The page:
Assessment, Diagnosis, and Research
"A good case conceptualization should effectively link a client’s presenting problem to a treatment plan as well as provide the basis for tailoring treatment to client need and expectations" (Sperry, 2005, p. 1). Additionally, case conceptualization embraces a holistic perspective of the client that includes understanding the client's issues as well as "the how and why the problems have developed" (Mears, 2010, p. 269). Without this comprehensive approach to mental health counseling, it is unlikely the client will be treated effectively.
Importance of Assessment and Diagnosis
In Case Conceptualization
Assessment and diagnosis are pivotal in case conceptualization. Accurate assessment and diagnosis help to form an overview of the client and contributing circumstances. Without a thorough assessment, it would be difficult to develop an overall perspective and comprehensive treatment plan. Assessing the client's general thinking and reasoning skills, behavioral issues, interests, and personality provide the perspective necessary for comprehensive case conceptualization.
To gain information significant to the client's personal circumstances, care must be taken to implement the most appropriate assessment, and one that is valuable and in the best interest of the client (Mears, 2010). Ultimately, integrating "the information gathered during the assessment with counseling and developmental theory, as well as diversity and social justice issues...leads to (a) diagnosis and effective treatment planning" (Mears, 2010, p. 283). As part of the case conceptualization, the diagnosis is essential to determining the treatment as well as the goals of any intervention. Without a definitive diagnosis, it is difficult to have a holistic grasp of the client, her circumstances, and the plan for intervention and recovery.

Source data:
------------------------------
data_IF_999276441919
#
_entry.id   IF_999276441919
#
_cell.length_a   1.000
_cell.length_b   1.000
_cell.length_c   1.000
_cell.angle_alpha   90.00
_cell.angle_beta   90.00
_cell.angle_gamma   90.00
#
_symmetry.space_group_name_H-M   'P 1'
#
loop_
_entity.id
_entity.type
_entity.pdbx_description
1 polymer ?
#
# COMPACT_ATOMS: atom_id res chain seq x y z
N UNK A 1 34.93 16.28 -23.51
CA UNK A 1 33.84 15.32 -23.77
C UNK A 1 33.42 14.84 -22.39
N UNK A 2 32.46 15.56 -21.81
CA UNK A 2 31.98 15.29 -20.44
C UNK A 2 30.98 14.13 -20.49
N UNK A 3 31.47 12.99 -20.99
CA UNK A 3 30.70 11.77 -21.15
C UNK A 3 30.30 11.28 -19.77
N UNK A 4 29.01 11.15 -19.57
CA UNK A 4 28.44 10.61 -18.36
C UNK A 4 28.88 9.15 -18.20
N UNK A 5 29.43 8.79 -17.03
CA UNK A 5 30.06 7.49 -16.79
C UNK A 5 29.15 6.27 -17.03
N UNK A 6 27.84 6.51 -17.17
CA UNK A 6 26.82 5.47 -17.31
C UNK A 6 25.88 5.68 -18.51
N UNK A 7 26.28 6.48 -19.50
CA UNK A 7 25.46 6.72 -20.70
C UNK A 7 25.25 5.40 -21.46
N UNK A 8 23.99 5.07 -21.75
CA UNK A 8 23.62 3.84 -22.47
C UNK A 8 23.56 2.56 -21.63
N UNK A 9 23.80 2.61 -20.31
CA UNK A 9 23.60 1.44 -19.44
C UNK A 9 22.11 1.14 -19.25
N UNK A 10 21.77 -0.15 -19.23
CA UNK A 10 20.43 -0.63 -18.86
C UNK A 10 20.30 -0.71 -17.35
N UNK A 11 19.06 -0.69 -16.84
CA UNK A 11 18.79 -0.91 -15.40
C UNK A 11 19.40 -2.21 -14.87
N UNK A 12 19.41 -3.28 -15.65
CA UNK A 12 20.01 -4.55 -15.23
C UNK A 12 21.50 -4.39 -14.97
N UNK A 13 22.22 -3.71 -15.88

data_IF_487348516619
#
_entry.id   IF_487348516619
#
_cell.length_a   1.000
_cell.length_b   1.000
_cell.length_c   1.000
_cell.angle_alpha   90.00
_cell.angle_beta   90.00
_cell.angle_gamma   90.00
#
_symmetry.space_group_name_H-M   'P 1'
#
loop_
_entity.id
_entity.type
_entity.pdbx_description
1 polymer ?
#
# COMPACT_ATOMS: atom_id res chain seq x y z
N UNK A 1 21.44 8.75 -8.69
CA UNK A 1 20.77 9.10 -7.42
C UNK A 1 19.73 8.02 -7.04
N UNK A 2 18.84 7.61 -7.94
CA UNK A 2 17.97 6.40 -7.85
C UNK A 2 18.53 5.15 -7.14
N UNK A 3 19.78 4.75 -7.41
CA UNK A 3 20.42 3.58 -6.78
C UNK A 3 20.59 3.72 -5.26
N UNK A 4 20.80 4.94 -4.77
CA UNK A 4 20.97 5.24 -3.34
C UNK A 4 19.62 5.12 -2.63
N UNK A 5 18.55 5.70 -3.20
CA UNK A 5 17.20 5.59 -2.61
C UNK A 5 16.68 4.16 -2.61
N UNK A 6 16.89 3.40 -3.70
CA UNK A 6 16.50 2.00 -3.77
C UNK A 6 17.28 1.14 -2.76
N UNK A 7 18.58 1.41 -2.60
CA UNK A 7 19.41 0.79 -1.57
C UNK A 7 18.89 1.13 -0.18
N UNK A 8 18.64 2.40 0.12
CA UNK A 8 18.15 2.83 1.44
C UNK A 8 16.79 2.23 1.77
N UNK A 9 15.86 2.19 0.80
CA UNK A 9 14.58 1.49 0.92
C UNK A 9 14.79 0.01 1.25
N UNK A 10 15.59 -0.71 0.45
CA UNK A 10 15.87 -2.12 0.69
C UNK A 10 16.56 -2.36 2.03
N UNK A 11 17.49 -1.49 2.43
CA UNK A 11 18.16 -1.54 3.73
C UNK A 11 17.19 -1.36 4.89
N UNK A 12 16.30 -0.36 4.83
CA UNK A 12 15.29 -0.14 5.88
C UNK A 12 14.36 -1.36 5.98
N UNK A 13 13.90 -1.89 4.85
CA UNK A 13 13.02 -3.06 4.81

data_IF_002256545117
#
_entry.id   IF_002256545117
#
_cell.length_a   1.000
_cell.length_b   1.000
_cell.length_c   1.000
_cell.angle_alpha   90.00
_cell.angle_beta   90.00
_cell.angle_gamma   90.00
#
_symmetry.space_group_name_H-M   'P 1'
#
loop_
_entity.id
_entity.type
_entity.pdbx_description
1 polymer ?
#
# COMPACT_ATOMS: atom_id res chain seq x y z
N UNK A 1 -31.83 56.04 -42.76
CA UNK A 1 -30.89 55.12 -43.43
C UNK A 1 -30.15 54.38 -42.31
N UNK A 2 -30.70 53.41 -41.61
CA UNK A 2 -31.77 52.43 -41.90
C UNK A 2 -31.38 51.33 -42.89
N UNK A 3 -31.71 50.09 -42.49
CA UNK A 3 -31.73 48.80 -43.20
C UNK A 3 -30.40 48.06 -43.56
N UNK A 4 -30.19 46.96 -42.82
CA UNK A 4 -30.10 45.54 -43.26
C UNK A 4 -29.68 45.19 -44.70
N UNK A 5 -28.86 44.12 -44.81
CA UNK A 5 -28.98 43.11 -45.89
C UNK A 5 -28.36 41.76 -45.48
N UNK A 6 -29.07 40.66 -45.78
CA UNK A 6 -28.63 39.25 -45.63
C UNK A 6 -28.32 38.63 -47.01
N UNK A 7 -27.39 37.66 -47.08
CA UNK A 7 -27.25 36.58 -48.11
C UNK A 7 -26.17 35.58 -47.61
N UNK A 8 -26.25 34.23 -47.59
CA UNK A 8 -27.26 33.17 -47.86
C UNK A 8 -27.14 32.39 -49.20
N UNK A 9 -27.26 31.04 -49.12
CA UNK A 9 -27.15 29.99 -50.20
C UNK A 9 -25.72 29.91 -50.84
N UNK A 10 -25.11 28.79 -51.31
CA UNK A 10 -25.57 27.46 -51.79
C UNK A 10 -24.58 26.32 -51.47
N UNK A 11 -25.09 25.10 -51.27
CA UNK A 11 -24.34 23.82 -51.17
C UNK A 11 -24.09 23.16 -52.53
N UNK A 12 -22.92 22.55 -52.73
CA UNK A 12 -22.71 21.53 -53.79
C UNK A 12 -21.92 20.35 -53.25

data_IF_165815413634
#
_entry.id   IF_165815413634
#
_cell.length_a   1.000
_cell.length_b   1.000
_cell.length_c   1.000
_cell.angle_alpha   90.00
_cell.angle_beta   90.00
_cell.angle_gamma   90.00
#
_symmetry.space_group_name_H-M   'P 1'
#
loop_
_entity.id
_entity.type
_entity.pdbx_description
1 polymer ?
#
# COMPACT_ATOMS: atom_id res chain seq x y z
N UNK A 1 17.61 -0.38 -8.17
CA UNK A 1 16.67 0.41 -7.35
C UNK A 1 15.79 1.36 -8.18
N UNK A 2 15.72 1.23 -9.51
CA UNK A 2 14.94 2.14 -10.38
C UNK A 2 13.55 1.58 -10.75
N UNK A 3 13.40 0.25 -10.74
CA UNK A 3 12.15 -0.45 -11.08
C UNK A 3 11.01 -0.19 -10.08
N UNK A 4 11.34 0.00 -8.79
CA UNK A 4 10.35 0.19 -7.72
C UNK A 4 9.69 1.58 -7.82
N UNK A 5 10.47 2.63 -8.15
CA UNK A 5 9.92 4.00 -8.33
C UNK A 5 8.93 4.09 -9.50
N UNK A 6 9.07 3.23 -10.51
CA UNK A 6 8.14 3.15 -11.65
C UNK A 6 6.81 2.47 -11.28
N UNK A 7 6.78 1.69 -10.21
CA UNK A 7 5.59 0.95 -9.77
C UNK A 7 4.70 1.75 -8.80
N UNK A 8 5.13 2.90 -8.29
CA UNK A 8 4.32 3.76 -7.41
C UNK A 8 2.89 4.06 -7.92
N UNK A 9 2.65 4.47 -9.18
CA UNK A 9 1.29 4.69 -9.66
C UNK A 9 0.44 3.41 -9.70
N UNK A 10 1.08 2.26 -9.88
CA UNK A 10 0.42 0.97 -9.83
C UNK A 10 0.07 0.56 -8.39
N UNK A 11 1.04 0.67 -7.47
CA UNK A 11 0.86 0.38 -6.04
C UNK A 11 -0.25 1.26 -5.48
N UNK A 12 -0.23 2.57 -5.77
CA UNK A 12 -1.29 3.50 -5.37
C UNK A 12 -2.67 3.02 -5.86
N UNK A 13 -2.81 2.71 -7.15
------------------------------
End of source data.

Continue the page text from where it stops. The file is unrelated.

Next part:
When a client is treated by multiple health care professionals, the assessment and diagnosis create a common language by which medical professionals care for the client. For example, in the case of an individual with bipolar disorder taken to a hospital because of severe mania, without understanding the pre-existing diagnosis of mental illness, the doctor may not fully understand how to treat the patient appropriately. Furthermore, most insurance companies require a definitive diagnosis for reimbursement for mental health services rendered to the client.
In Treatment Planning
According to Mears (2010), "a good treatment plan requires an assessment appropriate to the client's presenting concerns and a case conceptualization that includes an understanding of what the problem is, how it developed, and how to deal with it" (p. 291-292). Diagnosis and assessment provide guidance and direction toward evidence-based intervention and treatment. For example, if an individual presents with a nebulous set of symptoms and without substantiated diagnosis, choosing an empirically-derived treatment is difficult. Furthermore, the assessment and diagnosis give the client and counselor a focus in the scope of treatment planning and helps establish goals and strategies for the counseling intervention. Additionally, the diagnosis helps the client to more accurately understand his needs as well as how the treatment plan will work toward his recovery.